I once heard a story about a photographer who was denied food in a village where the closest trading centre was kilometres away. He gathered his team and was about to drive with them away to have lunch, at a time when the bride and groom were dancing into the reception tent. Cooler heads prevailed and they were fed. His approach is not something I agree with, but it is understandable.

Lately, most photographers include in their contracts that they must be provided with a meal, so it should not be a problem anymore. Some people just hate the idea of feeding a service provider, even though food is in plenty — pretty selfish if you ask me.

Delegate someone to handle the  photography team

You will probably be the only one that has rapport with the photographer among your entire family and friends, and it might get hard for them to get to you in case of anything. It is always better to introduce them to someone beforehand, who will be in charge of their interests.

Stick to agreed delivery times

It is true that some photographers delay to deliver work, but delivery times should be agreed upon beforehand. You should be concerned if the photographer fails to deliver by the agreed date, however you should not be calling him asking for the pictures, less than a day after the wedding. They are probably still even traveling back home.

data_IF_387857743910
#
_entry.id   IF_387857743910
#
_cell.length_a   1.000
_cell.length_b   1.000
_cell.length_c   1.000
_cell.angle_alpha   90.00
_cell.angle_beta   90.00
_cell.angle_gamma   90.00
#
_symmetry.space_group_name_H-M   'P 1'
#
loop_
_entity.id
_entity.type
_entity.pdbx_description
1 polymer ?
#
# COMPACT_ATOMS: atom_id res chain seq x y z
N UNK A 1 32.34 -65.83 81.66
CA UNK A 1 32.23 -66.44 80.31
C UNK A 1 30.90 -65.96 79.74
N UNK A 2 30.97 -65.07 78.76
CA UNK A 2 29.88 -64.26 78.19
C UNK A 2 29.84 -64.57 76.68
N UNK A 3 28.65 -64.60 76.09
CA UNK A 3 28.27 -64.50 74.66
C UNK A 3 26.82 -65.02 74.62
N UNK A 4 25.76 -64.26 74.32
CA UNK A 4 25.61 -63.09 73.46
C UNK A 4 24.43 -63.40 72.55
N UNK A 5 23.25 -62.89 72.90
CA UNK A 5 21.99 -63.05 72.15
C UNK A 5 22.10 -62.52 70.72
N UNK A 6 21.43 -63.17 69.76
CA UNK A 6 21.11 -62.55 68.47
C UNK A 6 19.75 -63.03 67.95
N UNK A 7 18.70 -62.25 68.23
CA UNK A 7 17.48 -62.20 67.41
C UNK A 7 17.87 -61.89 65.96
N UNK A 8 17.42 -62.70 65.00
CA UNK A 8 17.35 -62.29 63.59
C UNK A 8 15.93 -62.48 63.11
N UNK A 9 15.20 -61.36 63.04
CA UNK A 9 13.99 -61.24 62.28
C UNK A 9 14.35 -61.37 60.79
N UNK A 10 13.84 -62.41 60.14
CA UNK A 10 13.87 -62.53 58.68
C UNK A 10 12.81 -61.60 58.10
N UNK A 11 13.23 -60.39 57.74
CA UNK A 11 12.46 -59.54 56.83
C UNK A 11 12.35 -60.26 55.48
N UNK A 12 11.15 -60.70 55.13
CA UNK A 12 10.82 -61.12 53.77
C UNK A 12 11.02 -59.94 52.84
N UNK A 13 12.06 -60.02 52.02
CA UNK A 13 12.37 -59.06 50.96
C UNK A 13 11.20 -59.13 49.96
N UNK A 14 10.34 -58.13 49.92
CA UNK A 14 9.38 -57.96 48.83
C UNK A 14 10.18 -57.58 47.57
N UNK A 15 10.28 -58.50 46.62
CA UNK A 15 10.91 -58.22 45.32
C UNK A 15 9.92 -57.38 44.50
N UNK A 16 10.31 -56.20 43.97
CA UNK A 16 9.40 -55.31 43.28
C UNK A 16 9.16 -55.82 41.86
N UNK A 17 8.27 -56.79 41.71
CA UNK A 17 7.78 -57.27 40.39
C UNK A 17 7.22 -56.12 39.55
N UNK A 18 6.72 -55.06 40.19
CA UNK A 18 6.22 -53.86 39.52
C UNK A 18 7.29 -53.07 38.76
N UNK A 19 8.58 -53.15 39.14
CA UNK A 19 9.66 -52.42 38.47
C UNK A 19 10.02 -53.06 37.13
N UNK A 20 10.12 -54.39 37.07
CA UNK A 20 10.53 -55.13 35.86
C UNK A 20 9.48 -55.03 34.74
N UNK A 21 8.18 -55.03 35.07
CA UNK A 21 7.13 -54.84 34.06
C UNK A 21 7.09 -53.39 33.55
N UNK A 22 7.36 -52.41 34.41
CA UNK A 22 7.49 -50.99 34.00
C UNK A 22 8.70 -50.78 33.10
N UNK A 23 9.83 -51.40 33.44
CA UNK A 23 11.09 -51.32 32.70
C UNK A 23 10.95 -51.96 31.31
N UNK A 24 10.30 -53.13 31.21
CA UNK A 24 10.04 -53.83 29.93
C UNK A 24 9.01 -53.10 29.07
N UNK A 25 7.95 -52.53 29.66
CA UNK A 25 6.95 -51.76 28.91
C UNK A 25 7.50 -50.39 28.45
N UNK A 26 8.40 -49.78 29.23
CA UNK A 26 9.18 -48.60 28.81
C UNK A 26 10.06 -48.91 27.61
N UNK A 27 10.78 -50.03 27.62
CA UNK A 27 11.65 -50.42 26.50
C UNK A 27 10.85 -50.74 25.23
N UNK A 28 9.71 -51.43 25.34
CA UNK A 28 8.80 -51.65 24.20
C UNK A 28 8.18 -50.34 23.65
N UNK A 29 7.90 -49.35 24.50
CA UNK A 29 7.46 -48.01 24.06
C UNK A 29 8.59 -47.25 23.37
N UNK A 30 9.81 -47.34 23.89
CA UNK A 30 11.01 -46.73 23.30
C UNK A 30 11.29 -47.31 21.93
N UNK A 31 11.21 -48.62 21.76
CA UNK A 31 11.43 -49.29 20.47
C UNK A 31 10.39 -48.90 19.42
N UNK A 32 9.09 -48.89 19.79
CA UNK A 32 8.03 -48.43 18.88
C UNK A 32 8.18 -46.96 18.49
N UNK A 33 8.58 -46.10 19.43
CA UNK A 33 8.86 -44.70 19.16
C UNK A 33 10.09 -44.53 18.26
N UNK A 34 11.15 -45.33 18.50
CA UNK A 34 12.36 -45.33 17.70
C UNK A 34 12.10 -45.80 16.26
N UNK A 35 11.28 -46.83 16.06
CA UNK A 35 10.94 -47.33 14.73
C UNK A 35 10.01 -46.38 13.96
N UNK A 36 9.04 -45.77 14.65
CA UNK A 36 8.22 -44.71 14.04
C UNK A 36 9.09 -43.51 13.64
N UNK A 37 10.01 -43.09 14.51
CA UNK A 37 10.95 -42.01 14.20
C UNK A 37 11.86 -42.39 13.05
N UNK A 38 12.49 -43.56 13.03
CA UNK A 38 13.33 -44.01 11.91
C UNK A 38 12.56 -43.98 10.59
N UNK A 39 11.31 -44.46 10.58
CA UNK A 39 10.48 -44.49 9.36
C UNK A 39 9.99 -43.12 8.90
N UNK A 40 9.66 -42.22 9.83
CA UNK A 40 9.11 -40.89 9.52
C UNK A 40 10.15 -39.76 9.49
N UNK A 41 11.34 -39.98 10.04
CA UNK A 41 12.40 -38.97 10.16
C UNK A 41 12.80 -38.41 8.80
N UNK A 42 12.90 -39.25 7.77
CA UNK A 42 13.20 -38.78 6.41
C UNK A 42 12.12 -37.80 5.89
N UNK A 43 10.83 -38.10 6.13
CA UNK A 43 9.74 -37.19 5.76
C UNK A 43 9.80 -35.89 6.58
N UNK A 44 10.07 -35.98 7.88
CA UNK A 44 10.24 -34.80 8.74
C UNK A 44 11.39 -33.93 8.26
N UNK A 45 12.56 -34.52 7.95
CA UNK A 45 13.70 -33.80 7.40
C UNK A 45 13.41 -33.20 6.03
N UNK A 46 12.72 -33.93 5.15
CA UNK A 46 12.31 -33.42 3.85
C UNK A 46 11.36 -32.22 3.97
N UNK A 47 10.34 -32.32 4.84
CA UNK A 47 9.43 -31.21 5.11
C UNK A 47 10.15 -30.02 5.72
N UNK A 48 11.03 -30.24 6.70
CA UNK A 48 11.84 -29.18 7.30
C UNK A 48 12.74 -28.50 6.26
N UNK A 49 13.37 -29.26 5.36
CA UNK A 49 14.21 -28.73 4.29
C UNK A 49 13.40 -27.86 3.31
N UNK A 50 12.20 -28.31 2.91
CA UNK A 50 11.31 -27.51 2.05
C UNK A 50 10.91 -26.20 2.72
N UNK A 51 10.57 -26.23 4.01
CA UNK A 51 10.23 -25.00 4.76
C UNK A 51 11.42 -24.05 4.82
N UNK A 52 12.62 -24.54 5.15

Professional photographers will be firm about this, but others might rush the work just to keep you happy, and end up delivering a substandard product.

This is by no means the only way, but it is a good guideline to follow if you want the best memories to be captured on your wedding. No one will see the expensive decor you had, just a day after your wedding, but the images and videos will last forever.


Tell guests not to interfere

The most annoying thing to any photographer is reaching an important moment such as the exchange of rings and a family member suddenly interferes with the shot, to take a photo  with her smartphone. At this point, you as the bride might not see the harm in your aunt trying to capture your smile, but you will remember how bad it was, much later when images from this important point are missing from the photographer’s side.